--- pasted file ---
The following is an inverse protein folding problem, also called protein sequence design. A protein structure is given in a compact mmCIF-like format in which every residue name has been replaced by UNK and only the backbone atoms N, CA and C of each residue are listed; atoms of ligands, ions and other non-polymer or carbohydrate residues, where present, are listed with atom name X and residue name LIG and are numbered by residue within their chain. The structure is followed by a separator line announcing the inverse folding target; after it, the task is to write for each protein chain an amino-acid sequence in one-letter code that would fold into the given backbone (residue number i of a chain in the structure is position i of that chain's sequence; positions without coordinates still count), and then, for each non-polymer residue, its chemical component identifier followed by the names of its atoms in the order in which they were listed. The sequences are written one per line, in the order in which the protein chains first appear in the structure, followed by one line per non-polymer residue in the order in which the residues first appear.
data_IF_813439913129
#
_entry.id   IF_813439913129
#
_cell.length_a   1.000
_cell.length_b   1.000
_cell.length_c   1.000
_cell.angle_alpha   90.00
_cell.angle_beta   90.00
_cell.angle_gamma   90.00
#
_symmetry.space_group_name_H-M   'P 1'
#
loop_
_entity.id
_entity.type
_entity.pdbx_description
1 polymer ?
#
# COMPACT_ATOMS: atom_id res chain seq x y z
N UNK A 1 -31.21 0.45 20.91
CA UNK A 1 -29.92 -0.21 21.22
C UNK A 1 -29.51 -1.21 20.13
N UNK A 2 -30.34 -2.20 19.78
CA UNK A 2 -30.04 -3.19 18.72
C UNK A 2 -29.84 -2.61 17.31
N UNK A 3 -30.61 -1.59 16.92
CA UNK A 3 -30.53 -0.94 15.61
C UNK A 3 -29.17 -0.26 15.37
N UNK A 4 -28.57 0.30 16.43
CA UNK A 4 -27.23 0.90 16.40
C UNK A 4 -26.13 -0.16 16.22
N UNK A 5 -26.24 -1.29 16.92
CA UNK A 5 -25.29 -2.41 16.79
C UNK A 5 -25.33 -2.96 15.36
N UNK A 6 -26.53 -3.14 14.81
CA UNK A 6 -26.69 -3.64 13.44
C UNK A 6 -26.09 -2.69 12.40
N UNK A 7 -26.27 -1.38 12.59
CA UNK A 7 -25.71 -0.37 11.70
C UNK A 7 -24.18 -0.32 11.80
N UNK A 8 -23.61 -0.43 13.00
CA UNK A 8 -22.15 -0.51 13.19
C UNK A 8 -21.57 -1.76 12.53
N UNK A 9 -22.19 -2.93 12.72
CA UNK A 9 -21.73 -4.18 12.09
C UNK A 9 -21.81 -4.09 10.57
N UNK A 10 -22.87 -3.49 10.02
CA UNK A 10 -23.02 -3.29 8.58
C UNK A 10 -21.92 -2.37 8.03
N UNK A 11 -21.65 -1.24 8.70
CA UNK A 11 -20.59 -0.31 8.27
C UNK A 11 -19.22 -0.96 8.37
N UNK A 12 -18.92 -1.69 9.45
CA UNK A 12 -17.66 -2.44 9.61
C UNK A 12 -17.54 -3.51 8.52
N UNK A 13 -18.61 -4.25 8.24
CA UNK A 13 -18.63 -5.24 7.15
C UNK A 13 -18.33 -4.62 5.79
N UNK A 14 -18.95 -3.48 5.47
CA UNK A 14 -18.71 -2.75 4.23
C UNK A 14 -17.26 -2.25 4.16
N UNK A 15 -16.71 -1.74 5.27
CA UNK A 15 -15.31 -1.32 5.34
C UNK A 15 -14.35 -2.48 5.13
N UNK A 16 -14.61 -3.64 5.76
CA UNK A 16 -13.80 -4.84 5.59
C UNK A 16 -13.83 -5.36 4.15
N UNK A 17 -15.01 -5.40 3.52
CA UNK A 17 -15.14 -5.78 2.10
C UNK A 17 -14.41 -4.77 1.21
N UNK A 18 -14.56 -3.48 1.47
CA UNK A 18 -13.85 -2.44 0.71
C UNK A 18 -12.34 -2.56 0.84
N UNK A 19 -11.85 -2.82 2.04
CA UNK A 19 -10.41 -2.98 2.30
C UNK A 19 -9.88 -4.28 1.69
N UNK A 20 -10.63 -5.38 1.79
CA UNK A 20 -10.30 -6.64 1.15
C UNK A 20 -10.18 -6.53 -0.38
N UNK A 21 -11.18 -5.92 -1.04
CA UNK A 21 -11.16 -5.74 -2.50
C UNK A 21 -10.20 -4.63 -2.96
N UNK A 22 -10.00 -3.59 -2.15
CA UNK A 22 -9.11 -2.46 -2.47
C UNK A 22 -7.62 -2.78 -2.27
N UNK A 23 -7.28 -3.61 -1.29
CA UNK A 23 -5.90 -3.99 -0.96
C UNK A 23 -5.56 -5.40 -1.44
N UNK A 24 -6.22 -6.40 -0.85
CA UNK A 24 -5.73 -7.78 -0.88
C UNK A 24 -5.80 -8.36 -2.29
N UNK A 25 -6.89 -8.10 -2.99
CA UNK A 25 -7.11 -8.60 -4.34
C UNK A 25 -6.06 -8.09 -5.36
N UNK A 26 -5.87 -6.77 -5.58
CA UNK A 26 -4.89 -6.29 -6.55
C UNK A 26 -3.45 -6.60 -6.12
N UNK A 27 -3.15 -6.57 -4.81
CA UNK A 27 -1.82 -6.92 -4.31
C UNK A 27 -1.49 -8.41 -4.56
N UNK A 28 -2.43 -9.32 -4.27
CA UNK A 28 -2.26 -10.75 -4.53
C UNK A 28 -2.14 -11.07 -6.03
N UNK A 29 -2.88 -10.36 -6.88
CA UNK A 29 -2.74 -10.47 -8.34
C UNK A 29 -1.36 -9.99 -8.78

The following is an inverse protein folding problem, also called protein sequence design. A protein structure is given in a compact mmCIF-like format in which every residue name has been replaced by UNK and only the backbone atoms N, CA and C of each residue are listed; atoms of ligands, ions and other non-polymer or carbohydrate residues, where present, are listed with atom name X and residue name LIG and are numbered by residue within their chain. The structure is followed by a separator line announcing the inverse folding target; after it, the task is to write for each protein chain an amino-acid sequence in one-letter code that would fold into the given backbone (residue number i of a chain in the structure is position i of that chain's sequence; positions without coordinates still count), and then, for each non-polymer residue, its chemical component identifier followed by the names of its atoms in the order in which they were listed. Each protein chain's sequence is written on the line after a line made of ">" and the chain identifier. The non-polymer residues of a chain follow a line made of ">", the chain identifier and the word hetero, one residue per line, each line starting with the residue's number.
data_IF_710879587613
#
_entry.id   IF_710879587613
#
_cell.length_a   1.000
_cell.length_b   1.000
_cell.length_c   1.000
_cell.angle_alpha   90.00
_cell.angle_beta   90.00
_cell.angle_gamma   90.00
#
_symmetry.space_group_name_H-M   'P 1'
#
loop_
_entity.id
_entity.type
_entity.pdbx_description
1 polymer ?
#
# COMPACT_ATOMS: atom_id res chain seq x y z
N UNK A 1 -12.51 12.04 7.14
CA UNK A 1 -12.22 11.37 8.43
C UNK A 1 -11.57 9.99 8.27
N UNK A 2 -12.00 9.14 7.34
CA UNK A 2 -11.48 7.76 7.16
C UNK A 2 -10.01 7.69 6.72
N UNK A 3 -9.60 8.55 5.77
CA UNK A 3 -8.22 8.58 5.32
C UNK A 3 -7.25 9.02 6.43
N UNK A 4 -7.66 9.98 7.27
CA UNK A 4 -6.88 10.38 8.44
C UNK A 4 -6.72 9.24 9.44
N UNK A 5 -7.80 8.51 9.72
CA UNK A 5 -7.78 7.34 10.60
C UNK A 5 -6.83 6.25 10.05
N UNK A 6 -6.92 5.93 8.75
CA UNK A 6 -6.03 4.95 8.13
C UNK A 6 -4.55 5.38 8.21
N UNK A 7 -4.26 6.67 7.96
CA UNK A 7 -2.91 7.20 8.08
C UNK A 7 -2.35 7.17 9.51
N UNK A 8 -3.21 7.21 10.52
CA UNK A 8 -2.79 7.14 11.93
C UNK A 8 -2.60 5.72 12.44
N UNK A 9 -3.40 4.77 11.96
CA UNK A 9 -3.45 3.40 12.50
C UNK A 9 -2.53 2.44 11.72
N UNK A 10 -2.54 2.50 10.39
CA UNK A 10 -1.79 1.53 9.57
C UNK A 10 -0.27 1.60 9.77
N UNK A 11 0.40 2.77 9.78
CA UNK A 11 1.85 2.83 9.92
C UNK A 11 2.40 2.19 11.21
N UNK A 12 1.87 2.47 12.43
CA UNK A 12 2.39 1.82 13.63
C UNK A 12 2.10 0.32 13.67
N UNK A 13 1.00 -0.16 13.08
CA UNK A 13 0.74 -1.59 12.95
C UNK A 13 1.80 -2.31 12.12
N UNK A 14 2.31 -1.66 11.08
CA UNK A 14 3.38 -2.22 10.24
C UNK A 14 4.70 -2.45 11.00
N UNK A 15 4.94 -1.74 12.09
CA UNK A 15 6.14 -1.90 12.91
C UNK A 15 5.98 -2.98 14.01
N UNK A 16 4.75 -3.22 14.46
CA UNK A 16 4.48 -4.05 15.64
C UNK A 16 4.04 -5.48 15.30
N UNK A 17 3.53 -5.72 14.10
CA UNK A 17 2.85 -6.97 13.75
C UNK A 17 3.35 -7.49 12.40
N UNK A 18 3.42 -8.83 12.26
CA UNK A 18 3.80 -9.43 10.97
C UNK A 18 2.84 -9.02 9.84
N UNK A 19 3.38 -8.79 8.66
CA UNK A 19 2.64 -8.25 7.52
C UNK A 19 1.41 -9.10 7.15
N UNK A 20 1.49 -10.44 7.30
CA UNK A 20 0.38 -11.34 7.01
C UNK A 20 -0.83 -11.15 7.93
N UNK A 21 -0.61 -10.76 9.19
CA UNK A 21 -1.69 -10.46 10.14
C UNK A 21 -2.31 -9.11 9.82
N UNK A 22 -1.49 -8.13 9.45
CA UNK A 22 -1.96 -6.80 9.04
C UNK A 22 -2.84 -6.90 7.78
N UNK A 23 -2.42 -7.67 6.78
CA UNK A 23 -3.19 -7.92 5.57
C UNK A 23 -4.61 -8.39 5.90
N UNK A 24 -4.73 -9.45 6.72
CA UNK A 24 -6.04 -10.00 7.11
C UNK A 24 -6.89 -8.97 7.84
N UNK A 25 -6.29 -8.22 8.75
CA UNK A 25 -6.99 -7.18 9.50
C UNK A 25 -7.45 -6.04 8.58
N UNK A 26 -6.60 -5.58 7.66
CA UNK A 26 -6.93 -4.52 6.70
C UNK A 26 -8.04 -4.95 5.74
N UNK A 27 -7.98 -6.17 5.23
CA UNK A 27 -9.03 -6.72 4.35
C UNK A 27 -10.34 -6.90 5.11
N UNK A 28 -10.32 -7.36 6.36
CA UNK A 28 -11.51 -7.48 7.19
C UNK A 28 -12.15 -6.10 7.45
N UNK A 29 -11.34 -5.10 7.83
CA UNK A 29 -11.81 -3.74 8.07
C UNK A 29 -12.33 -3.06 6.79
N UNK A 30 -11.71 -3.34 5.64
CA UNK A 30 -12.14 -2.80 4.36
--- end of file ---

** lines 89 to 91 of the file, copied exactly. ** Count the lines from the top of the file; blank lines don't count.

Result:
CA UNK A 23 -5.90 -3.99 -0.96
C UNK A 23 -5.56 -5.40 -1.44
N UNK A 24 -6.22 -6.40 -0.85